1) There are basically 3 styles of campaign: Dungeon Crawl, Monty Hall, and Monty Python. It's important to know what your players are looking for when planning your game.
--Dungeon Crawl is probably the most "traditional". It focuses on exploration of monster and trap-infested areas, questing for something or someone. Generally not a lot of choice in where the story goes and pretty combat heavy.
--Monty Hall campaigns focus on giving the players broad choices, where some are positive and some are negative, but the players might not be able to tell which is which until it is too late. These lend themselves well to games focused more on courtly intrigue than heavy combat.
--Monty Python campaigns are just goofy and fun above all else, including story cohesion.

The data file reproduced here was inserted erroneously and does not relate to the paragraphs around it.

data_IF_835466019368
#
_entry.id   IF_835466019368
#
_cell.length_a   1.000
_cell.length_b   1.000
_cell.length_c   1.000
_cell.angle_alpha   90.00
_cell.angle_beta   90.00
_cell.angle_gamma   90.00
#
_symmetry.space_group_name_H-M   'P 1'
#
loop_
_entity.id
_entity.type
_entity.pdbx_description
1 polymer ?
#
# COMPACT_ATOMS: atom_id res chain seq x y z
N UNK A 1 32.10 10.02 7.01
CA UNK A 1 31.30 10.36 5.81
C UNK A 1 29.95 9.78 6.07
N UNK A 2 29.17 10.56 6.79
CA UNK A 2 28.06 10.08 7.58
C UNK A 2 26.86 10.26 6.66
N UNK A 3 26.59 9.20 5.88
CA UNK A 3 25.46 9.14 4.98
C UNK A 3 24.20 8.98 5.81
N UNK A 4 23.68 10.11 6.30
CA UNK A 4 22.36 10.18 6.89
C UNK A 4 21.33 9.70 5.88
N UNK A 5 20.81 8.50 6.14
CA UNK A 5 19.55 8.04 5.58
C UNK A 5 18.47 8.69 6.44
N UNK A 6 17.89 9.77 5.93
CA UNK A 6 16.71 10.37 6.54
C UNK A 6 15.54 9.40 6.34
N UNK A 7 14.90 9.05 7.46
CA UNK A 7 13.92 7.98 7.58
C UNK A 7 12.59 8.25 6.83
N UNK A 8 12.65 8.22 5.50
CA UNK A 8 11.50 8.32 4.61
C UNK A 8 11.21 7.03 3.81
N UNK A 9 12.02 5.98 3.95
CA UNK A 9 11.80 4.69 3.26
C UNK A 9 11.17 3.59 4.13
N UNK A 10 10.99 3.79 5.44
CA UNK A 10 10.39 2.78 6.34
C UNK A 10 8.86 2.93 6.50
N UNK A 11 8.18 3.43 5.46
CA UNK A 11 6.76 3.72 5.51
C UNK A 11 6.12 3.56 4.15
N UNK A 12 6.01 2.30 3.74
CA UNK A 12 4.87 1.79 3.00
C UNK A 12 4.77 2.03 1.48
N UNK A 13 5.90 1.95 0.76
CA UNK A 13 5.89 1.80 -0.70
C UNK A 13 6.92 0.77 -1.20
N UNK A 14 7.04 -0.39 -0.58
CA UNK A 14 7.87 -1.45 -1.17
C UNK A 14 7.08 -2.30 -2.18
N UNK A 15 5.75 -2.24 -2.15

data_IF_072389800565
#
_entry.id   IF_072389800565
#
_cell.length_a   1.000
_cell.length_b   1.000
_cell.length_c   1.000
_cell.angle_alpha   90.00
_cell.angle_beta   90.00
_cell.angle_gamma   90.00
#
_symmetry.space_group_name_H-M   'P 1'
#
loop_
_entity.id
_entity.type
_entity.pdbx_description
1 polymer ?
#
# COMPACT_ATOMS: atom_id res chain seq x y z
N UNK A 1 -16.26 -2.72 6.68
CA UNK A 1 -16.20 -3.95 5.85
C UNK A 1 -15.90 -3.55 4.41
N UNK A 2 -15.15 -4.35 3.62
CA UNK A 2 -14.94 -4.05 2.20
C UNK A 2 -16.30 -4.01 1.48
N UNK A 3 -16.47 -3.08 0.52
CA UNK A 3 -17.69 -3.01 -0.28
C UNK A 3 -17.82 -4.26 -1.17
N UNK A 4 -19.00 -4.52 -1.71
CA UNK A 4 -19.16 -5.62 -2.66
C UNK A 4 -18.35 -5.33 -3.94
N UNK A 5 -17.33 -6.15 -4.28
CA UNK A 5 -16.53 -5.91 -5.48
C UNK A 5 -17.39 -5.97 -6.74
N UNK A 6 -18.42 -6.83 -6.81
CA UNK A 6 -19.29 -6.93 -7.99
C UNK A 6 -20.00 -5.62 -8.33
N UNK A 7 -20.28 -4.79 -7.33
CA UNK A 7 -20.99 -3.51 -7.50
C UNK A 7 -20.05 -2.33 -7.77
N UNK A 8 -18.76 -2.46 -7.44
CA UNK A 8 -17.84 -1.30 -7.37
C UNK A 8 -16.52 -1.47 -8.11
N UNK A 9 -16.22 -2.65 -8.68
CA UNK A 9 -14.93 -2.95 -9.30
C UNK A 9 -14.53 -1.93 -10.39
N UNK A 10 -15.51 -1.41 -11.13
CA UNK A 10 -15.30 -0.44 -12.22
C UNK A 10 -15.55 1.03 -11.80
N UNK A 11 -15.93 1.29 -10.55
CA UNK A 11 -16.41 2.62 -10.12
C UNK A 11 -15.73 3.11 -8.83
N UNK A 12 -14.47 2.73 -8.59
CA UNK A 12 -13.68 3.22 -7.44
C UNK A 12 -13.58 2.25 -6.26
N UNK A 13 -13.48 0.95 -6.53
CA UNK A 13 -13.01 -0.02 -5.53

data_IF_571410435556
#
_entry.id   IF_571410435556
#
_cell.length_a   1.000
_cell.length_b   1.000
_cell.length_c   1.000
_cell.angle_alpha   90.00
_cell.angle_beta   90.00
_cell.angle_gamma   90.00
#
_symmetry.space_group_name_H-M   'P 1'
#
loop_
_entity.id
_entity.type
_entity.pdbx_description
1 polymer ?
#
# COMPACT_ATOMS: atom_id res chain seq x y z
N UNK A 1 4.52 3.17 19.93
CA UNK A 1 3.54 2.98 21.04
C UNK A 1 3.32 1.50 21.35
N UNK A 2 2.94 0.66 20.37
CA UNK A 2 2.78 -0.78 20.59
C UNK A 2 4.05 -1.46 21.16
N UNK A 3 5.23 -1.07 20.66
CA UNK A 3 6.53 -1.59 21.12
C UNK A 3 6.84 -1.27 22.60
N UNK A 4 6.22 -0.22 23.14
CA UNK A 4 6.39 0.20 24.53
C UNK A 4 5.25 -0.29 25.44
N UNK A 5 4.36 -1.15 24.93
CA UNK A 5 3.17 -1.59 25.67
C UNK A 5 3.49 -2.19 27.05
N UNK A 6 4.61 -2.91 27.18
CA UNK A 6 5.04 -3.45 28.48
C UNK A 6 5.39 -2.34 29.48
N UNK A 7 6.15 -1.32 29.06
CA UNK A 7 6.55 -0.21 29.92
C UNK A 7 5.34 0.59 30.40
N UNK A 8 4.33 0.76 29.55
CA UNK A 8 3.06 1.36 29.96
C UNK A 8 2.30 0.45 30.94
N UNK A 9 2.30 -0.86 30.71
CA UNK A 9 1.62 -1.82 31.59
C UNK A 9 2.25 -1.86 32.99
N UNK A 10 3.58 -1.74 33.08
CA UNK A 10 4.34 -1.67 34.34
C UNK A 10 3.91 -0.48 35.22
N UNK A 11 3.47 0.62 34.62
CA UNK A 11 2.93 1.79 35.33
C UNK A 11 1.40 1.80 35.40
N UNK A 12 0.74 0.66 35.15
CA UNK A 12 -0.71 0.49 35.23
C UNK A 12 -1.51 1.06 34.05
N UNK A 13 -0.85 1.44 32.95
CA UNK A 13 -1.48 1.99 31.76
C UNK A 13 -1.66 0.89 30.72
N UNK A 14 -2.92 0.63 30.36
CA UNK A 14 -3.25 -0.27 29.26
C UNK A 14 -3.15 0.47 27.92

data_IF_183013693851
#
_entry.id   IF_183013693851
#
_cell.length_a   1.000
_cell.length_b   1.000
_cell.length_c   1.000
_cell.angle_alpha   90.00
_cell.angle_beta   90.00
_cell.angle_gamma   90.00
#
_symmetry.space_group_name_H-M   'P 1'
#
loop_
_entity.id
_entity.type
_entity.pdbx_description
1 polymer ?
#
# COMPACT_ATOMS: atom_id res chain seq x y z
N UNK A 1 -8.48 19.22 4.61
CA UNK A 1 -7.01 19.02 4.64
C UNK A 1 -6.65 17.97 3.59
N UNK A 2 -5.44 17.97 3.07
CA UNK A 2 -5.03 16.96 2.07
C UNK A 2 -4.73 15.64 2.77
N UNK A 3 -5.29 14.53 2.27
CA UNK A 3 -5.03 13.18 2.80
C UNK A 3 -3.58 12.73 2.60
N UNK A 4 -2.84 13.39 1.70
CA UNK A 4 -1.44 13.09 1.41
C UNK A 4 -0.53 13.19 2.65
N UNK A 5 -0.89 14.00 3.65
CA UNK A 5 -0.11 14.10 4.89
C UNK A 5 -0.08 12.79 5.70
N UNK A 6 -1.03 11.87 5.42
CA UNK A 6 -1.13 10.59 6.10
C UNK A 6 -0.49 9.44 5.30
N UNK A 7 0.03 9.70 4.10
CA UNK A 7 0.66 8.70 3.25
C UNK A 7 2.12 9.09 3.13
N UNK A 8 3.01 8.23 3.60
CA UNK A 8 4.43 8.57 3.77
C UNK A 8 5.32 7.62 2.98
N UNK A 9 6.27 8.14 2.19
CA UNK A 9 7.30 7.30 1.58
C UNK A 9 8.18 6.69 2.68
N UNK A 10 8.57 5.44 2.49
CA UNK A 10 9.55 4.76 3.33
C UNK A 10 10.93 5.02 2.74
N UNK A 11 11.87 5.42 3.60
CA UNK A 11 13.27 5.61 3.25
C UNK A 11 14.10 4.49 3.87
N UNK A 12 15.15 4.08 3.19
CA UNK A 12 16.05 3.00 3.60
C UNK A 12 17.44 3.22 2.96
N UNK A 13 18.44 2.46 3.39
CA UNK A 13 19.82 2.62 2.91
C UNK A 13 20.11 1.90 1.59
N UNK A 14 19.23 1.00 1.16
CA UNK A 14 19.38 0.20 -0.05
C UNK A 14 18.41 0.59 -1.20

2) Plan multiple routes for the story to go, but also be willing to improvise. You never know where your players will want to take things.
3) Always, always, always have at the ready an encounter with a group of level-appropriate random enemies. (My group always calls this "Ninjas attack!", regardless of what the enemies actually are.) If the players ever deviate too far from the plot that you have scripted out, you have this group try to ambush the party and fight them. This will probably end the session and buy yourself time to plan for the direction they are taking the story before you get back together to play again.
4) It's fine if a player character dies, especially if that player made a bad decision that led to it or got consistently terrible die rolls for a while. It helps maintain tension. A total party kill (TPK), however, is usually the fault of the DM. A more experienced DM I used to play with had two almost iron-clad rules: "No PCs die in the first session"; and "If everybody dies, nobody dies".
5) Remember, first and foremost, your job is to facilitate the players having fun (and hopefully have fun yourself).